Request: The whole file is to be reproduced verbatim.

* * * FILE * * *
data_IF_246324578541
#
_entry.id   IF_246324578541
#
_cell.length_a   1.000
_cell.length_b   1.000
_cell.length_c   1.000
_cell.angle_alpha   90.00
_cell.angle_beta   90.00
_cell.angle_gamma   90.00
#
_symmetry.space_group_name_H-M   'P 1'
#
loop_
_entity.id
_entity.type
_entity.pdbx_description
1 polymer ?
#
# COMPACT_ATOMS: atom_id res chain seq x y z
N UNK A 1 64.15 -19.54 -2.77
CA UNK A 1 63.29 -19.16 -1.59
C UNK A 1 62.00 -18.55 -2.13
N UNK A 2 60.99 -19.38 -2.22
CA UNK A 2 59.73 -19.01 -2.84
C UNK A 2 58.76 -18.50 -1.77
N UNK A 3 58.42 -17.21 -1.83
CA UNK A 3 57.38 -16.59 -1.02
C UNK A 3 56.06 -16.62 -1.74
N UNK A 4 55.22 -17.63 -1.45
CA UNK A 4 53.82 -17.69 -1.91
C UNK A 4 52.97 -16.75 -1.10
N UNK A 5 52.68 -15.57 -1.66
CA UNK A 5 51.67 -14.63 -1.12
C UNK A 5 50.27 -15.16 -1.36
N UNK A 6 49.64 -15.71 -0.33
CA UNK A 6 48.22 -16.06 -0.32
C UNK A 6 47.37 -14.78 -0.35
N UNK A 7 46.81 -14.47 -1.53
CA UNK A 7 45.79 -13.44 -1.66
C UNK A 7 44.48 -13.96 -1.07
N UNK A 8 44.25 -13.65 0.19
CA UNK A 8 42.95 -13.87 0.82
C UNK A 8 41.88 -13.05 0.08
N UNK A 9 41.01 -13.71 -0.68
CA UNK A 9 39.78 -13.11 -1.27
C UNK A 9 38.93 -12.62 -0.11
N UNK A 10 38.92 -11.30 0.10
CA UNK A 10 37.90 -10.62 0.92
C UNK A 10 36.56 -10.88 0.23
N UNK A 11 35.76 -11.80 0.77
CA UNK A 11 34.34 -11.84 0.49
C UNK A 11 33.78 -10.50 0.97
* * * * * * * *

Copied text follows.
data_IF_246324578541
#
_entry.id   IF_246324578541
#
_cell.length_a   1.000
_cell.length_b   1.000
_cell.length_c   1.000
_cell.angle_alpha   90.00
_cell.angle_beta   90.00
_cell.angle_gamma   90.00
#
_symmetry.space_group_name_H-M   'P 1'
#
loop_
_entity.id
_entity.type
_entity.pdbx_description
1 polymer ?
#
# COMPACT_ATOMS: atom_id res chain seq x y z
N UNK A 1 64.15 -19.54 -2.77
CA UNK A 1 63.29 -19.16 -1.59
C UNK A 1 62.00 -18.55 -2.13
N UNK A 2 60.99 -19.38 -2.22
CA UNK A 2 59.73 -19.01 -2.84
C UNK A 2 58.76 -18.50 -1.77
N UNK A 3 58.42 -17.21 -1.83
CA UNK A 3 57.38 -16.59 -1.02
C UNK A 3 56.06 -16.62 -1.74
N UNK A 4 55.22 -17.63 -1.45
CA UNK A 4 53.82 -17.69 -1.91
C UNK A 4 52.97 -16.75 -1.10
N UNK A 5 52.68 -15.57 -1.66
CA UNK A 5 51.67 -14.63 -1.12
C UNK A 5 50.27 -15.16 -1.36
N UNK A 6 49.64 -15.71 -0.33
CA UNK A 6 48.22 -16.06 -0.32
C UNK A 6 47.37 -14.78 -0.35
N UNK A 7 46.81 -14.47 -1.53
CA UNK A 7 45.79 -13.44 -1.66
C UNK A 7 44.48 -13.96 -1.07
N UNK A 8 44.25 -13.65 0.19
CA UNK A 8 42.95 -13.87 0.82
C UNK A 8 41.88 -13.05 0.08
N UNK A 9 41.01 -13.71 -0.68
CA UNK A 9 39.78 -13.11 -1.27
C UNK A 9 38.93 -12.62 -0.11
N UNK A 10 38.92 -11.30 0.10
CA UNK A 10 37.90 -10.62 0.92
C UNK A 10 36.56 -10.88 0.23
N UNK A 11 35.76 -11.80 0.77
CA UNK A 11 34.34 -11.84 0.49
C UNK A 11 33.78 -10.50 0.97